"Roots," an adaptation of Alex Haley's book by the same title, traces the journey of a West African man sold into slavery from Gambia to the U.S., and follows his family through emancipation in the post-Civil War South.

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Thursday, April 5, 2007

Allen County LIbrary teams up with

An article in the Ft. Wayne Journal Gazette, "Put family records online," announces the
Allen County Public Library's endoresement of, a new genealogy web site. Several months ago, the library began talks with the Foundation for On-Line Genealogy, a Utah nonprofit, which was founded to create a place on the Web for genealogists to contribute material. Those talks gave birth to, which is based on the Wikipedia model. The Web site allows people to upload and correct genealogical information, research projects and geographic information.

“We wanted a place virtually where we could encourage people to record their family history,” said Curt Witcher, manager of the library’s genealogy center. “Any everyday person can go onto the site and upload information.”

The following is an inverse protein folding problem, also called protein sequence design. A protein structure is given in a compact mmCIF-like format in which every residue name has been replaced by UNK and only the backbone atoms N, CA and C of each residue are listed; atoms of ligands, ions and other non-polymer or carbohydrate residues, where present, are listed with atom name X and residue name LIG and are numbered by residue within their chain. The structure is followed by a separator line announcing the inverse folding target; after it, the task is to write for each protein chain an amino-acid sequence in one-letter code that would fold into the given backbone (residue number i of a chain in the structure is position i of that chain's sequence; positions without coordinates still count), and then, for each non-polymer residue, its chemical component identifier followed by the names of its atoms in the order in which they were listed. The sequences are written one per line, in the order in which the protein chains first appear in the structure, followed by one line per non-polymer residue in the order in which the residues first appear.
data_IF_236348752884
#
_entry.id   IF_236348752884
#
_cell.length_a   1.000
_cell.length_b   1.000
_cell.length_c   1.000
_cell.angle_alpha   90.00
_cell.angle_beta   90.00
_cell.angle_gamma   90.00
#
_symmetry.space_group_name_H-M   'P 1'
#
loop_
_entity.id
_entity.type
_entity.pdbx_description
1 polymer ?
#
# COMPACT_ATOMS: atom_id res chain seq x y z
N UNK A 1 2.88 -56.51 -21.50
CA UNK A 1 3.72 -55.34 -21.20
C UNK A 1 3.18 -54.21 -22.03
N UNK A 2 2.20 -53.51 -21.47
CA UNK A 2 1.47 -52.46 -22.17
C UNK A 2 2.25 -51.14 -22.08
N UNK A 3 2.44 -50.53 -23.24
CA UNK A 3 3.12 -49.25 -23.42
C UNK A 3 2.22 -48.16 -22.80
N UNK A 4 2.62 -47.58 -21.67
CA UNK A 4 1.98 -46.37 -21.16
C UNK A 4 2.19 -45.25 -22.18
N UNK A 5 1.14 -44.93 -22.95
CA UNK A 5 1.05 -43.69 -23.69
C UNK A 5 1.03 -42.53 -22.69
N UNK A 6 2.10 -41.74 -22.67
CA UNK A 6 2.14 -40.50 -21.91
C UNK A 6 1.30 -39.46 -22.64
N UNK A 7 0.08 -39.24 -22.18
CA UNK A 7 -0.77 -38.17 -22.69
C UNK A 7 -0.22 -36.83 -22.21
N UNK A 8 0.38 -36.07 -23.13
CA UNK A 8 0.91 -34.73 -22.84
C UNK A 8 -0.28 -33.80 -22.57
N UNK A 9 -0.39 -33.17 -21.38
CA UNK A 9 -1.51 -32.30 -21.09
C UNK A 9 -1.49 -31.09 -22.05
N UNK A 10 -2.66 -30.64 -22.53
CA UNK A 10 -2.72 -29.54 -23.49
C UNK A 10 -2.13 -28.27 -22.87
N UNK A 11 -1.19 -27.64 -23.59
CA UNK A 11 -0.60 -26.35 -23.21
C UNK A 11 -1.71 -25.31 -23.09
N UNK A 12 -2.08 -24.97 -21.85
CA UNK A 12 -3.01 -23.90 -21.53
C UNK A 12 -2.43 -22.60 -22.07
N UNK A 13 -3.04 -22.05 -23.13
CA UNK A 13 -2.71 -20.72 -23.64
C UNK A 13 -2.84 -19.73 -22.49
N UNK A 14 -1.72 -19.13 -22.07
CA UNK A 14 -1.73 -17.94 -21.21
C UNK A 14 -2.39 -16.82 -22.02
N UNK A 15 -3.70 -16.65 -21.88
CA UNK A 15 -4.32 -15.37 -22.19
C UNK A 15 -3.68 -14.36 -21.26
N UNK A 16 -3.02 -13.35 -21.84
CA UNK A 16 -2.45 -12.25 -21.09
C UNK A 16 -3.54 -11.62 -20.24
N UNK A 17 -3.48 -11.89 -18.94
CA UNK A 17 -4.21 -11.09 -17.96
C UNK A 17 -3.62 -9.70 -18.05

The site is free to use, but registration is required. As on Wikipedia, users will be able to update and correct information on the site. They can also make “read-only” entries that can’t be changed, Witcher said. “Wikipedia’s popularity draws a large crowd of people who can constantly correct misinformation, he said. “If you build enough people, it’s very self-correcting. We’re hoping to build the same thing.”

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Wednesday, April 4, 2007

Evaluating genealogy publications

In his article, "Summary on Genealogical Publications," Alan Smith offers some guidelines for evaluating various genealogical resources and targeting those most applicable to a particular objective. Smith suggests there are two main types of genealogical publications: "The first is very specialized and concern a unique geographical area and can hold actual documents and family tree data which mainly concern state and county locations. The other type of publication has a ‘human interest' slant for a generalized public or a "how-to" approach. Both can help, but sometimes a researcher has to stop reading "how-to" articles and start doing research."

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Tuesday, April 3, 2007

Article offers help utlizing French family history web site